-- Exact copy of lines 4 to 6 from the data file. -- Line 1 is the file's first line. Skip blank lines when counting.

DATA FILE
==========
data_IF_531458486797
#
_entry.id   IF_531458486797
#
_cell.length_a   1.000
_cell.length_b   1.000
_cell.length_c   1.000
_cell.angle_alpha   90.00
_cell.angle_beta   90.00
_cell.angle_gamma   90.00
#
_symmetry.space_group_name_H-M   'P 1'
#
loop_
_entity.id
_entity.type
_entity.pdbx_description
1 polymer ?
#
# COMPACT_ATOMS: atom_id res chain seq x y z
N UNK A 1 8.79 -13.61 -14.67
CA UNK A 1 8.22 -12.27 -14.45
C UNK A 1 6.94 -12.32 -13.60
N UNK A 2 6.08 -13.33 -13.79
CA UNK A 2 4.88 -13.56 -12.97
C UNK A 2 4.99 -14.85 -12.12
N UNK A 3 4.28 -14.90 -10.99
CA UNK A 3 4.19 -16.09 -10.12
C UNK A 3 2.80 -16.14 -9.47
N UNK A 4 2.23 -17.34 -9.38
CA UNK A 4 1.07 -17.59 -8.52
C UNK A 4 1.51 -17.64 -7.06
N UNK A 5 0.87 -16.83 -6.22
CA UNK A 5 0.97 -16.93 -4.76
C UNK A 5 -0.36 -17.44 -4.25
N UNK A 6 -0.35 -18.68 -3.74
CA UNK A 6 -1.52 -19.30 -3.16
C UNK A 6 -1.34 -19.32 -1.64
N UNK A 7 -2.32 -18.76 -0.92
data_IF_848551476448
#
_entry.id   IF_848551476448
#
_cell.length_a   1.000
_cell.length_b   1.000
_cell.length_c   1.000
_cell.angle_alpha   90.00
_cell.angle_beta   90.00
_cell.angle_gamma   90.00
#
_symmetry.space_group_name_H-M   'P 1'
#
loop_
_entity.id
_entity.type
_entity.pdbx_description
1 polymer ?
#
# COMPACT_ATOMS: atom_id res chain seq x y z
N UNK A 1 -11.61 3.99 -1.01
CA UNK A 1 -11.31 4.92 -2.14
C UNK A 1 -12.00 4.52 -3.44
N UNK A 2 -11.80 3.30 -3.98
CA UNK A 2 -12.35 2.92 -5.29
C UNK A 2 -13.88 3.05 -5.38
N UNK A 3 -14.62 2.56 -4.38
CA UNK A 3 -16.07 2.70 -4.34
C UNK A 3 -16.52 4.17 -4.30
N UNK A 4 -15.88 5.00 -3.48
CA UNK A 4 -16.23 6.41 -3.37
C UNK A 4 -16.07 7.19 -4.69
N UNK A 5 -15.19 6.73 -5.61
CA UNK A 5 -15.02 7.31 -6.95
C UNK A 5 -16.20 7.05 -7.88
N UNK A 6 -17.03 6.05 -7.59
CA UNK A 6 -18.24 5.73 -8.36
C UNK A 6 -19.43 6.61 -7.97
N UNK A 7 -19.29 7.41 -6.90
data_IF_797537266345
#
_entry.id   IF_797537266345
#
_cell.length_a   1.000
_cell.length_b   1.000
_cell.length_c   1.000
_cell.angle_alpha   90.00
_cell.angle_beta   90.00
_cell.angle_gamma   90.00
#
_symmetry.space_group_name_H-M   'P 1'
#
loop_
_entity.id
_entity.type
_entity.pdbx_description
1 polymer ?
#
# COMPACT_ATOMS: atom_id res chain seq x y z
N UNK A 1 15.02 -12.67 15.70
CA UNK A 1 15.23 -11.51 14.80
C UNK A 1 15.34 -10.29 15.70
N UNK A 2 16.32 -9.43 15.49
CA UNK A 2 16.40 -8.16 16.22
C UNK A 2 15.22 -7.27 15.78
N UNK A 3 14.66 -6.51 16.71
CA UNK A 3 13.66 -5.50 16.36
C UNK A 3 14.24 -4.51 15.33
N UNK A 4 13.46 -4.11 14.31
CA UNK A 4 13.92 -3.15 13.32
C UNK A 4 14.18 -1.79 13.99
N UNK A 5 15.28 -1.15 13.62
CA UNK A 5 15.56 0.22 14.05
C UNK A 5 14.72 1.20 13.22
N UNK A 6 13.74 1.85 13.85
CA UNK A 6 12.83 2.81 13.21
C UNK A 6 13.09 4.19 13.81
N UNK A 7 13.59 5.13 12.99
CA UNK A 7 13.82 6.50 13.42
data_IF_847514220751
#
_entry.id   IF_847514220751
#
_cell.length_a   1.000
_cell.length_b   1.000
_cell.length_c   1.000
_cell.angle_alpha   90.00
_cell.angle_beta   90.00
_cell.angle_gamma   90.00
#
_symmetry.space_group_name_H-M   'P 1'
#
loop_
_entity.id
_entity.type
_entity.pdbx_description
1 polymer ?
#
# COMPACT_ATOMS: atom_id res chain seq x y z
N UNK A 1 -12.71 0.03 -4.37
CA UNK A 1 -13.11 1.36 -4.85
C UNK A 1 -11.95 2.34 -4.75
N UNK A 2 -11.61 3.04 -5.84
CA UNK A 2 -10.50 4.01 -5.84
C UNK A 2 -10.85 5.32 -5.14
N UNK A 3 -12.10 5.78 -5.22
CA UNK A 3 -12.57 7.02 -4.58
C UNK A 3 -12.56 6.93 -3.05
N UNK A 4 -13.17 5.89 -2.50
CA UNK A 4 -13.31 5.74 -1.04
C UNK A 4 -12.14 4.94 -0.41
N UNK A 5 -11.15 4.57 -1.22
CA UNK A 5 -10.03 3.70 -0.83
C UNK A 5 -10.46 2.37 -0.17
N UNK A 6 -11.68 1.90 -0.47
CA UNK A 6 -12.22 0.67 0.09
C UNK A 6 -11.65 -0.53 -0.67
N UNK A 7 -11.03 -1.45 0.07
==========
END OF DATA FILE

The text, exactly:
#
_cell.length_a   1.000
_cell.length_b   1.000